Ohio Democratic candidate for governor Ed FitzGerald introduced his chosen running mate for lieutenant governor, state Sen. Eric Kearney (D., Cincinnati), to a crowd of Lucas County Democrats on Thursday night.
Mr. FitzGerald, the Cuyahoga County executive, on his third stop of the day with Mr. Kearney, after Cincinnati and Dayton, told a full house that he selected Mr. Kearney because he shares his values and can be governor, if needed. The two are running to unseat Republican Gov. John Kasich.
“I wanted somebody that agreed with me that we’ve got to put government back on the side of working families. I wanted somebody that still understood that it’s still tough to support a family and make a living here in Ohio. We’ve added virtually no jobs in the state of Ohio in the last year and a lot of the jobs that have been added have been minimum-wage, no-benefit jobs,” Mr. FitzGerald said.
Mr. Kearney pointed to state Sen. Edna Brown (D., Toledo) as part of his leadership team. He said that he will campaign for Mr. FitzGerald because of "the energy that he brings to the state of Ohio, his knowledge and empathy for working families, and his belief that education is the most important thing for Ohio's economy and Ohio families."
Mr. Kearney said as Cuyahoga County executive, Mr. FitzGerald has implemented universal prekindergarten education and a college savings plan.
Mr. Kearney, 51, a lawyer, was appointed to a Senate vacancy in 2005, and then elected in 2006 and 2010. He was elected minority leader of the Senate Democratic caucus in 2012. He and wife Jan-Michele Lemon Kearney, also a lawyer, have two children, and they publish The Cincinnati Herald.
Mr. FitzGerald said Mr. Kearney was “one of the loudest and strongest voices” in the legislature against Senate Bill 5, a law passed by Republicans in 2011 to weaken the power of public employee unions. The law was repealed after a referendum campaign driven by Democrats and labor unions, who appear equally determined to oust Mr. Kasich in 2014.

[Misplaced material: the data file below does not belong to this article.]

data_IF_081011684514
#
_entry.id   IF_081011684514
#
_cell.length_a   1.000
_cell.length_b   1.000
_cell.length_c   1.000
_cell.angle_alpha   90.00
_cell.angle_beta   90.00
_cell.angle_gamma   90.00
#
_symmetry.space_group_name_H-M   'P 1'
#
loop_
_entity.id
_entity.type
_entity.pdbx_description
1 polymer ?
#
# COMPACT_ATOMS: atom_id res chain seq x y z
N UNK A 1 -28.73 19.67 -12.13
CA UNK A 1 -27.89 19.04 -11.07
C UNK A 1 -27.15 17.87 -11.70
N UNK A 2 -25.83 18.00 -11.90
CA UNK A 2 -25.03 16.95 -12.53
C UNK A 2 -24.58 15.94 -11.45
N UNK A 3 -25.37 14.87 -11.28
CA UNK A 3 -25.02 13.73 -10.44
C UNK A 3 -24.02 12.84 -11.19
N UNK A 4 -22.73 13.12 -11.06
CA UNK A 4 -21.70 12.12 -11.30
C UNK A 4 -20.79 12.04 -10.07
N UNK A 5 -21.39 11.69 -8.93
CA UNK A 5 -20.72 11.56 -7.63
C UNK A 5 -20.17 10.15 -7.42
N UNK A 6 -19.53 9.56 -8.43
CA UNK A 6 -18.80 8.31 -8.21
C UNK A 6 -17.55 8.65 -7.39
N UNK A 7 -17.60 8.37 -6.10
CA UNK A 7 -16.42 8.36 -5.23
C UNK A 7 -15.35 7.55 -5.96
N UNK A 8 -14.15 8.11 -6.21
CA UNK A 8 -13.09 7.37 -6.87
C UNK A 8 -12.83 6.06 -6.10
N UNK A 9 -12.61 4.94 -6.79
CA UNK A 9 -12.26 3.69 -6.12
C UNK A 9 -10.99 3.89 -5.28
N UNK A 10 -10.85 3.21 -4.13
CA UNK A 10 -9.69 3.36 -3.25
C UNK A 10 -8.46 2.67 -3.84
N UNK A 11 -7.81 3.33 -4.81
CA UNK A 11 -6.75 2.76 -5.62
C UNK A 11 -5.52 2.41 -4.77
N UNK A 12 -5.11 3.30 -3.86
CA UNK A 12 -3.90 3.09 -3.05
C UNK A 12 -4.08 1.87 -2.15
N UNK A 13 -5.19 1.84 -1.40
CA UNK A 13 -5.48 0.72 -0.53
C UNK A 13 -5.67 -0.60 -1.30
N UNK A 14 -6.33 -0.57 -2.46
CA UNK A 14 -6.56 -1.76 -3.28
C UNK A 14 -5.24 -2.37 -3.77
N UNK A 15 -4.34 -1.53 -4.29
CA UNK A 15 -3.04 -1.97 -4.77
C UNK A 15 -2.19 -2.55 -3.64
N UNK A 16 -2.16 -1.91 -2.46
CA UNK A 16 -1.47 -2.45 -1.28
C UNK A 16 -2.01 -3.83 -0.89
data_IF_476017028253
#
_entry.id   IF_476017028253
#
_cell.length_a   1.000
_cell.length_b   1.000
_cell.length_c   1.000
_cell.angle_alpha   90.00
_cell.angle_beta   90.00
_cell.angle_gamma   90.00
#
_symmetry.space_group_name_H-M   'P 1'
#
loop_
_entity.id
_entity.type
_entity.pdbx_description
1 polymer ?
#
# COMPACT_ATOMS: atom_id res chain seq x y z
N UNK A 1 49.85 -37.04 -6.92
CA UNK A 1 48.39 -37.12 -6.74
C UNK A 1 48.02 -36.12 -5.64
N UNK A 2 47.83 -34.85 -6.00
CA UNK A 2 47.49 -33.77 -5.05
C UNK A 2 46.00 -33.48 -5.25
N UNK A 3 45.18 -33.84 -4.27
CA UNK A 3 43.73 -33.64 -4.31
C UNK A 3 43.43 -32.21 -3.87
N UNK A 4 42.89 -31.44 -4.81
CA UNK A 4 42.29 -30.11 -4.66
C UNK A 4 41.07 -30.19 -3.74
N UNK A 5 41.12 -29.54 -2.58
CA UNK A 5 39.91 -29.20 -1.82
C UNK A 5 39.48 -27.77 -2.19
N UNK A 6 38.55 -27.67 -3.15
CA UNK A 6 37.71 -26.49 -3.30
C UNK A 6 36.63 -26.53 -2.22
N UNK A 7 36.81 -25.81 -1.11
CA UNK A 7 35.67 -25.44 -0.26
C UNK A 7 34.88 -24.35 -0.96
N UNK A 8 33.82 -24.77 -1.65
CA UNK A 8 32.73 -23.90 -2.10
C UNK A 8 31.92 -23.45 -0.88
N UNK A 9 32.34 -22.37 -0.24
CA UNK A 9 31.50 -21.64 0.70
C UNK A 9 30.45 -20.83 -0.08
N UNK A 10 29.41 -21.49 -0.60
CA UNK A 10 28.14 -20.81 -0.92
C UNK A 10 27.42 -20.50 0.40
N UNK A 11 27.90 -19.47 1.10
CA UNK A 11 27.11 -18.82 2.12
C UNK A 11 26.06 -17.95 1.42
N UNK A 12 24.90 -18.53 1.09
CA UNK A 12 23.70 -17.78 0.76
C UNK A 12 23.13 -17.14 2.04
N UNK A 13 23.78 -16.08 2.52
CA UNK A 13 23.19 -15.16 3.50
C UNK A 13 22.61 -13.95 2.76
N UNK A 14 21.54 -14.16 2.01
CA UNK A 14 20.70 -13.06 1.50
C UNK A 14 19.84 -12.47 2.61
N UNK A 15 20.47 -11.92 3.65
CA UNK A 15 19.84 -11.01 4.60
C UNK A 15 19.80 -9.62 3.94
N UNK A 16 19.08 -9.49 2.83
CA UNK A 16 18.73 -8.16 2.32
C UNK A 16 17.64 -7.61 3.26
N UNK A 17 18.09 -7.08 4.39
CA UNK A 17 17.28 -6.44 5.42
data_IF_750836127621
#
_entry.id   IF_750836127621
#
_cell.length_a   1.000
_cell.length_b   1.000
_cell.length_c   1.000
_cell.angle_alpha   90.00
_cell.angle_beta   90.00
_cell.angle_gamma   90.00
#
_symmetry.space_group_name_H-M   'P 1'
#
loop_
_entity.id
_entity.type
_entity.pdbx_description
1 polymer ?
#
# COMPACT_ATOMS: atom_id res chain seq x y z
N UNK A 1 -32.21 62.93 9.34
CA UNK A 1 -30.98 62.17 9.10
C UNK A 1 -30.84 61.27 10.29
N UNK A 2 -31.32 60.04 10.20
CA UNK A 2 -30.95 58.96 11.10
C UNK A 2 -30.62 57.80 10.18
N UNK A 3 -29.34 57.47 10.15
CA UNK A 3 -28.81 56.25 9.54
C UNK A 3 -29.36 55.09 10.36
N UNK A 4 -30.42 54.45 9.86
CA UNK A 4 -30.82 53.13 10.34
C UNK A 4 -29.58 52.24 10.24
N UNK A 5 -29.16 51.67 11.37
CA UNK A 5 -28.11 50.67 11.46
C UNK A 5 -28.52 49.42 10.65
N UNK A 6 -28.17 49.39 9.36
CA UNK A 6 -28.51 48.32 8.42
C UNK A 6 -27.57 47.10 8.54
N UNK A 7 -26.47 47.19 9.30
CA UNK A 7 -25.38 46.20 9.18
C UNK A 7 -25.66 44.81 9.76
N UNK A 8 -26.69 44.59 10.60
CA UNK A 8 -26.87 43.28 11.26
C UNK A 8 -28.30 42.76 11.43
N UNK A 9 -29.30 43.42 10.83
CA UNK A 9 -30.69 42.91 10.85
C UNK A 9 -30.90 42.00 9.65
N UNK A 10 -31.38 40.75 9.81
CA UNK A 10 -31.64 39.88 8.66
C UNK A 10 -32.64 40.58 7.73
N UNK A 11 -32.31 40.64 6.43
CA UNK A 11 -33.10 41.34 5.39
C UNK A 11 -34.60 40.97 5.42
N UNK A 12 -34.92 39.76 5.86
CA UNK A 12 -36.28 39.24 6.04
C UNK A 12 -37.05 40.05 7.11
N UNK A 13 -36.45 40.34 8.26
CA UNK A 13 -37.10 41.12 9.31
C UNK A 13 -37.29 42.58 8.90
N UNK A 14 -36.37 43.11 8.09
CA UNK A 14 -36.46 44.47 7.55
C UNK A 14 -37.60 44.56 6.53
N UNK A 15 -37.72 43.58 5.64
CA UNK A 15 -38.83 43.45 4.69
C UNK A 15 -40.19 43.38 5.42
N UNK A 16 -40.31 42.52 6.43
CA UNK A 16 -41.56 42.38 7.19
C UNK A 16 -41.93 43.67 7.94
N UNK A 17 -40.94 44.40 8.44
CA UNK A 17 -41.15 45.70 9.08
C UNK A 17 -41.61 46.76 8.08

In a question-and-comment period, Dal Lawrence, former president of the Toledo Federation of Teachers union, said, “The last Ohio governor who paid attention to Toledo was Dick Celeste,” and challenged Mr. FitzGerald to appoint a Toledoan to a top spot in his administration if he is elected.
Mr. FitzGerald promised to have geographic diversity.
“There is talent all over Ohio and especially here in Toledo that I don’t think this governor has tapped into,” Mr. FitzGerald said. “This city didn’t just help build Ohio. This city helped build the country. There’s still a tremendous amount of talent here,” Mr. FitzGerald said.
He made it a point to include Toledo in the first day of his running mate’s introduction.
Russell Kamin, 60, of Toledo, a home health-care aide, said he will work to defeat Governor Kasich whom he accused of preventing his profession from having union representation and then undermining his salary and insurance coverage. He said he and his wife, Margaret, 45, can’t afford insurance because of their pre-existing conditions.
“He cut our wages by 26 percent to give to his rich cronies,” Mr. Kamin said.
Mr. FitzGerald thanked him for telling his story and said he has heard similar stories in other areas.
Ohio Republican Party Chris Schrimpf said under Mr. Kasich, Ohio has created more than 162,000 private sector jobs, including 40,000 this year, and that “Ohio wages are going up faster than the nation’s.”
He said Mr. Kasich has cut taxes by $2.7 billion, “benefiting all Ohioans.”
Republicans accuse Mr. FitzGerald of concealing from the county council for three weeks, from Oct. 15 to Nov. 7, the recent downgrade in the county’s credit rating by Standard & Poor’s. Mr. FitzGerald said that’s inaccurate, and said Standard & Poor’s released its own report and that his administration was in the process of challenging inaccuracies in the report.
About 75 people turned out for the event at the party’s headquarters on Madison Avenue. Lucas County Chairman Ron Rothenbuhler said he wanted a strong turnout to get past the bruised feelings of the primary campaign that pitted two Democrats against each other and ended without a Democrat on the 2013 mayoral general election ballot.
"My new slogan is we can't create a new future if we cling to the past," Mr. Rothenbuhler said.